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English Dictionary: model by the DICT Development Group
7 results for model
From WordNet (r) 3.0 (2006) [wn]:
  1. worthy of imitation; "exemplary behavior"; "model citizens"
    Synonym(s): exemplary, model(a)
  1. a hypothetical description of a complex entity or process; "the computer program was based on a model of the circulatory and respiratory systems"
    Synonym(s): model, theoretical account, framework
  2. a type of product; "his car was an old model"
  3. a person who poses for a photographer or painter or sculptor; "the president didn't have time to be a model so the artist worked from photos"
    Synonym(s): model, poser
  4. representation of something (sometimes on a smaller scale)
    Synonym(s): model, simulation
  5. something to be imitated; "an exemplar of success"; "a model of clarity"; "he is the very model of a modern major general"
    Synonym(s): exemplar, example, model, good example
  6. someone worthy of imitation; "every child needs a role model"
    Synonym(s): model, role model
  7. a representative form or pattern; "I profited from his example"
    Synonym(s): model, example
  8. a woman who wears clothes to display fashions; "she was too fat to be a mannequin"
    Synonym(s): mannequin, manikin, mannikin, manakin, fashion model, model
  9. the act of representing something (usually on a smaller scale)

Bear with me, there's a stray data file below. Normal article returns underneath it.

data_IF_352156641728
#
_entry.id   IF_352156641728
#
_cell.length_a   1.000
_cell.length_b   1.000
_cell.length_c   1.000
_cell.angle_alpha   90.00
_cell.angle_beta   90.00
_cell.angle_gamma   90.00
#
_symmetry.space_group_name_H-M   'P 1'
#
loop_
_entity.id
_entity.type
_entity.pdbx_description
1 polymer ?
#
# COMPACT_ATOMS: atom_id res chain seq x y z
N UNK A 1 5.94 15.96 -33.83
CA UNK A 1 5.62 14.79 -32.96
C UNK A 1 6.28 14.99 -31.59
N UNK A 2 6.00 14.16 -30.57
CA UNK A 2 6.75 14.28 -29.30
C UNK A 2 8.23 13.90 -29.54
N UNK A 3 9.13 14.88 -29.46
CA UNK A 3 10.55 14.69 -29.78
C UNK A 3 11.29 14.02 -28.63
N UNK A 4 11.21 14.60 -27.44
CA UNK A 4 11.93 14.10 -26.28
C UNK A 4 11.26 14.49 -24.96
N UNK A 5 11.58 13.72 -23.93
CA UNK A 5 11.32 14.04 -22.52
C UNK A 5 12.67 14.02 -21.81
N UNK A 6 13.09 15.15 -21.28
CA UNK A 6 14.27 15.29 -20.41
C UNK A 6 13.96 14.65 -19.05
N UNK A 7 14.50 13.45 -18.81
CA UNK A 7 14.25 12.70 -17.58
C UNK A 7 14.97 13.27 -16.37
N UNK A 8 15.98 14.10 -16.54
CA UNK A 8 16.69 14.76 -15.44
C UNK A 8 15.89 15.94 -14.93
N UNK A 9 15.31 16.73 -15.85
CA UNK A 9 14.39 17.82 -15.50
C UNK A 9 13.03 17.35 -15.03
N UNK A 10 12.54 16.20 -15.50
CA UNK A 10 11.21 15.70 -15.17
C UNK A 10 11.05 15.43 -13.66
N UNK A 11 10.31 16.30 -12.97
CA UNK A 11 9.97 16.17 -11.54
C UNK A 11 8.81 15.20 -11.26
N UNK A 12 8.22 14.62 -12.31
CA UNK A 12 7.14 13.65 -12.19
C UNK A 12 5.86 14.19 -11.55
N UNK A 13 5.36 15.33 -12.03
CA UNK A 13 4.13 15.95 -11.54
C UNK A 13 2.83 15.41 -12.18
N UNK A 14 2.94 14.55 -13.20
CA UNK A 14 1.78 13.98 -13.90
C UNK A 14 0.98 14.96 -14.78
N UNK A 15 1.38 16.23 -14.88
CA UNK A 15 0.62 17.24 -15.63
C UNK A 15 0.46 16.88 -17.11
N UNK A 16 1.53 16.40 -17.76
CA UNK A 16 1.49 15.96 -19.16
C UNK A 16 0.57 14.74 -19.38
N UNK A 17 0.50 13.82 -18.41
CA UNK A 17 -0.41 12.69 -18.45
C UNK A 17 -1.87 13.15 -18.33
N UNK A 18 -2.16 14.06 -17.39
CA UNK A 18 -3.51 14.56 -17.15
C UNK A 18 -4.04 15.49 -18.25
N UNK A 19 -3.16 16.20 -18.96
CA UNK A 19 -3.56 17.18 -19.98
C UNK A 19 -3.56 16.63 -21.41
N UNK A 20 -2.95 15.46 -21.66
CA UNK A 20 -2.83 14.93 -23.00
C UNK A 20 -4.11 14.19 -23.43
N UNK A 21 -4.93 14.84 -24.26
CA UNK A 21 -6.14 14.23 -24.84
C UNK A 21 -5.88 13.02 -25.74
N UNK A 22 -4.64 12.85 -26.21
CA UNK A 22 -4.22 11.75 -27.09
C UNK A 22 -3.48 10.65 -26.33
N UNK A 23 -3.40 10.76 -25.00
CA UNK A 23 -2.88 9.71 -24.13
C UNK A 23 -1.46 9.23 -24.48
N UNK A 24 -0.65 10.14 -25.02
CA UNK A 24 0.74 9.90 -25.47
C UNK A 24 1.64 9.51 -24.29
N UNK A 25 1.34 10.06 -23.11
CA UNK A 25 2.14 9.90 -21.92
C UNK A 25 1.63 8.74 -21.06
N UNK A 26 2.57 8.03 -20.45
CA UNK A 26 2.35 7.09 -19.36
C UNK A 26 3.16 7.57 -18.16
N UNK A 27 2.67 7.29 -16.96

Synonym(s): model, modelling, modeling
  1. plan or create according to a model or models [syn: model, pattern]
  2. form in clay, wax, etc; "model a head with clay"
    Synonym(s): model, mold, mould
  3. assume a posture as for artistic purposes; "We don't know the woman who posed for Leonardo so often"
    Synonym(s): model, pose, sit, posture
  4. display (clothes) as a mannequin; "model the latest fashion"
  5. create a representation or model of; "The pilots are trained in conditions simulating high-altitude flights"
    Synonym(s): model, simulate
  6. construct a model of; "model an airplane"
    Synonym(s): model, mock up
From Webster's Revised Unabridged Dictionary (1913) [web1913]:
   Model \Mod"el\, n. [F. mod[8a]le, It. modello, fr. (assumed) L.
      modellus, fr. modulus a small measure, dim. of modus. See
      {Mode}, and cf. {Module}.]
      1. A miniature representation of a thing, with the several
            parts in due proportion; sometimes, a facsimile of the
            same size.
                     In charts, in maps, and eke in models made.
                     I had my father's signet in my purse, Which was the
                     model of that Danish seal.                  --Shak.
                     You have the models of several ancient temples,
                     though the temples and the gods are perished.
      2. Something intended to serve, or that may serve, as a
            pattern of something to be made; a material representation
            or embodiment of an ideal; sometimes, a drawing; a plan;
            as, the clay model of a sculpture; the inventor's model of
            a machine.
                     [The application for a patent] must be accompanied